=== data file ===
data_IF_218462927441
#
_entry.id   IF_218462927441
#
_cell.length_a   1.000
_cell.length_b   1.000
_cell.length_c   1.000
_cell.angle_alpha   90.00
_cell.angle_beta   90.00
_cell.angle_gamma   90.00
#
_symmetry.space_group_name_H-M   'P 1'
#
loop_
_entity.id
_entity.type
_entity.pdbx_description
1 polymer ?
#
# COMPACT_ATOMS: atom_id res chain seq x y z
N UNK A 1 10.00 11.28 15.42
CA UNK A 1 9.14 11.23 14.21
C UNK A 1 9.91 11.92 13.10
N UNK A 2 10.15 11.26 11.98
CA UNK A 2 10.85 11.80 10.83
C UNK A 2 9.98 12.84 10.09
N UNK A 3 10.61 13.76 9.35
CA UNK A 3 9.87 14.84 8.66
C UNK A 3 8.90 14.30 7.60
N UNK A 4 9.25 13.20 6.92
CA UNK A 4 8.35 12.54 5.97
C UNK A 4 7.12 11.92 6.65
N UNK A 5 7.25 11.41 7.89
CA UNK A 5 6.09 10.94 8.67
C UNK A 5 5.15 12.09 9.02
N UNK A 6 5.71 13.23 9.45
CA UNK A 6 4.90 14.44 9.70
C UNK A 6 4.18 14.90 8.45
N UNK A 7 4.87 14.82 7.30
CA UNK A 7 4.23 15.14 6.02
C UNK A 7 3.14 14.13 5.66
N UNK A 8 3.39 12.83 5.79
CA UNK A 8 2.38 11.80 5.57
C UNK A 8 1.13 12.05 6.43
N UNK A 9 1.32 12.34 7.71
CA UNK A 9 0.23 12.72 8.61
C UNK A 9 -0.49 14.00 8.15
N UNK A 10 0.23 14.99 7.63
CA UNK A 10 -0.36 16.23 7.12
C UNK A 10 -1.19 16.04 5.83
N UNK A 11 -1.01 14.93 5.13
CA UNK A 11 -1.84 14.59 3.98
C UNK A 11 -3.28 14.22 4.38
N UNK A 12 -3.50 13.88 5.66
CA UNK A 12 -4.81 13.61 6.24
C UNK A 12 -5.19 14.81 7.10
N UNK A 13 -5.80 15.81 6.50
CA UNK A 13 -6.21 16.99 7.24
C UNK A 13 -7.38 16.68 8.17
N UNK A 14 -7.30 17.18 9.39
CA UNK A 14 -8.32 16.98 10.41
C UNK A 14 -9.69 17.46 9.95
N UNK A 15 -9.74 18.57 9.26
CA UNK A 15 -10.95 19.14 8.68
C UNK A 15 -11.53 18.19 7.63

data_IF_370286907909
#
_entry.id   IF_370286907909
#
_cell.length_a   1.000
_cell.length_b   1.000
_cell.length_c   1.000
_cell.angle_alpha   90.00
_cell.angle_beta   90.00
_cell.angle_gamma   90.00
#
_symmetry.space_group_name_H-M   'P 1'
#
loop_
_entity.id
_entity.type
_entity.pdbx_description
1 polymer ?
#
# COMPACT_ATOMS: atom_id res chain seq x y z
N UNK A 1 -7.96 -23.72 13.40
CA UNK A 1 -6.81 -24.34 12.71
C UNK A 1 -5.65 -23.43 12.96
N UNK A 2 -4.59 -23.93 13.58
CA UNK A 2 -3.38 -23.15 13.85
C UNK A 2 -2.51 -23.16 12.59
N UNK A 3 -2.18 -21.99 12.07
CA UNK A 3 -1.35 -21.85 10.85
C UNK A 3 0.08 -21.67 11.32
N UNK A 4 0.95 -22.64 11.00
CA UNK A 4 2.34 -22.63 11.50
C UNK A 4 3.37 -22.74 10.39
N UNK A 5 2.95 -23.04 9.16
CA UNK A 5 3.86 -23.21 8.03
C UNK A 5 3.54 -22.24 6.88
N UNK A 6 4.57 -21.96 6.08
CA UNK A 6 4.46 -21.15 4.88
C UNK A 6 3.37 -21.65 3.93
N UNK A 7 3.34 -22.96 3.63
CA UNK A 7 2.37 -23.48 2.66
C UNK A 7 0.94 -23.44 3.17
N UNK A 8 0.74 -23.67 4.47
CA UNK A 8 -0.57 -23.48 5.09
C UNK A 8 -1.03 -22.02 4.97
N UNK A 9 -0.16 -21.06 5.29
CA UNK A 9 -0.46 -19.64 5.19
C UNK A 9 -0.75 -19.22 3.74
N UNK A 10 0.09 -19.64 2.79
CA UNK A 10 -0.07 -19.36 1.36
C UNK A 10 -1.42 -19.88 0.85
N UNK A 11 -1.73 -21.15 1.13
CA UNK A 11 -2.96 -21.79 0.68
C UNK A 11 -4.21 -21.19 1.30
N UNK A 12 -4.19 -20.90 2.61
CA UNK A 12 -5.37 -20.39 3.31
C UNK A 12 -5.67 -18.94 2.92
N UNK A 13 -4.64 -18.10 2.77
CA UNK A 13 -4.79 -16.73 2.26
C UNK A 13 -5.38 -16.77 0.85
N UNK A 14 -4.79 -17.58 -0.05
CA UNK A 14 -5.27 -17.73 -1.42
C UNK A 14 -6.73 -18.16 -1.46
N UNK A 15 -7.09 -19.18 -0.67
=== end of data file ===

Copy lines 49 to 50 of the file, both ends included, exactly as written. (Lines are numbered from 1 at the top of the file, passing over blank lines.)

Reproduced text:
CA UNK A 10 -0.36 16.23 7.12
C UNK A 10 -1.19 16.04 5.83